The closure of what is touted as the largest waxed duck stall in Petaling Street has left many Chinese New Year shoppers disappointed.
For many people, visiting the Kong Kee waxed duck stall for the Spring Festival is an annual ritual. After all, it has been in operation for more than 50 years and is considered the place to get essential ingredients for the all-important reunion dinner.
But this year, for the first time in the stall’s history, the operators are not selling the delicacy.
“The shop we were renting for years to store the waxed ducks was razed in September.
“The products, which are imported from China, need to be kept in a cool place. Unfortunately, we don’t have the space to store them,” said operator Cheh Yoong Kong.
“We searched high and low for a suitable place but failed.
“The rent for a new storage area here in Chinatown was RM5,000 but we were not sure if we could cover the high cost with profit from sales,” said Cheh who was busy explaining the reason for the closure to customers.
They were noticeably upset to see no waxed duck there but only the stall’s normal merchandise of bags and perfumes.
However, Cheh assured his customers that he would bring in the waxed delights again next year, adding that his decision to stop for a year was not due to dwindling business.
“We are confident that business will be good this year because the festival falls in mid-February. Last year, the sales period was shorter as Chinese New Year was celebrated in January,” he said, lamenting that it was a tough decision to make.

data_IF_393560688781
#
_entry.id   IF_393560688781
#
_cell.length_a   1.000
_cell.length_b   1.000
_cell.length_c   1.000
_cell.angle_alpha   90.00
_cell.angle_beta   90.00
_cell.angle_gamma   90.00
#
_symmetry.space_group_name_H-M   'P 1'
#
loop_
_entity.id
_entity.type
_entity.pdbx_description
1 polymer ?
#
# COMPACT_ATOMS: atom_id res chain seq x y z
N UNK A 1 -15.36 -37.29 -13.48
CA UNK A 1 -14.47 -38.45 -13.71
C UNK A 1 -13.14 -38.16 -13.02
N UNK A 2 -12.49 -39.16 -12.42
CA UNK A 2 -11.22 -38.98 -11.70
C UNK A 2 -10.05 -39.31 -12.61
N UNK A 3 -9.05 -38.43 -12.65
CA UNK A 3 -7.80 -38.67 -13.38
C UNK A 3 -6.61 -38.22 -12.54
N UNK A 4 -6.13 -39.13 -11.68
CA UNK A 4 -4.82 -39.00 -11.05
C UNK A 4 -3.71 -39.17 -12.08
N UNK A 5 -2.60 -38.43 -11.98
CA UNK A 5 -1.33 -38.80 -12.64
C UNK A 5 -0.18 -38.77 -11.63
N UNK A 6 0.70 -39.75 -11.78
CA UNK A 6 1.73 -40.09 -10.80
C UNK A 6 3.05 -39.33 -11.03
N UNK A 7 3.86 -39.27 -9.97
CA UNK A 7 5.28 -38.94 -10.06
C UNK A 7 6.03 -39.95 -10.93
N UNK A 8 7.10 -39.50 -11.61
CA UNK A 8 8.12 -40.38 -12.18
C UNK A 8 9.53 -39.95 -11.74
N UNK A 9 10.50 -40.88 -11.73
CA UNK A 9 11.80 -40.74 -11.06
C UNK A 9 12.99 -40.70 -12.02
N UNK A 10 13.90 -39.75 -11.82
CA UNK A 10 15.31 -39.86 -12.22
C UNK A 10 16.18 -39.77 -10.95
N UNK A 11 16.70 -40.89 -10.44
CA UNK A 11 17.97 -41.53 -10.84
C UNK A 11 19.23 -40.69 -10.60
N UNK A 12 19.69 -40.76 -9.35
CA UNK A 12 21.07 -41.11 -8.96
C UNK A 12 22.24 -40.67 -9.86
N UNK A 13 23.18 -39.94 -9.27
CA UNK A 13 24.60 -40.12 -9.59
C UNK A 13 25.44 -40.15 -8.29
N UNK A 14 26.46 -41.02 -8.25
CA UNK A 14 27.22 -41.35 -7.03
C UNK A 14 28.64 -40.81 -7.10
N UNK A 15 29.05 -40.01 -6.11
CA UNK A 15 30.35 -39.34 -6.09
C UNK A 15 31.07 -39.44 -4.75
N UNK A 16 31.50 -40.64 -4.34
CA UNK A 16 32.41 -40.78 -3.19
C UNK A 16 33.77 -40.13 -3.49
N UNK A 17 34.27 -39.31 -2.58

Cheh advised his customers to still visit Chinatown for their Chinese New Year shopping as it is still the place with the most authentic festive essentials.
For waxed duck and sausages, he advised customers to go to the dried seafood speciality shops in Jalan Tun H.S. Lee nearby.
Meanwhile, the fresh scent of spring was evident in Chinatown despite the tropical climate, thanks to Weng Hoa Florist which has flown in a colourful array of flowers from China.
Proprietor Chan Bok Wan pointed to the Lantern Blooms as the unique addition this year.
True enough, the plant’s dangling red flowers that resemble imperial Chinese lanterns have won the hearts of many shoppers.
Camellia in a spectrum of red hues, pitcher plants that has connotations of abundance and prosperity, as well as cycas that signify determination as its Chinese name is “the tree of steel”, are selling like hotcakes.
Plum blossoms, pussy willow and Guan Yin bamboos lining the five-foot-way also exude a sense of spring to herald an auspicious year.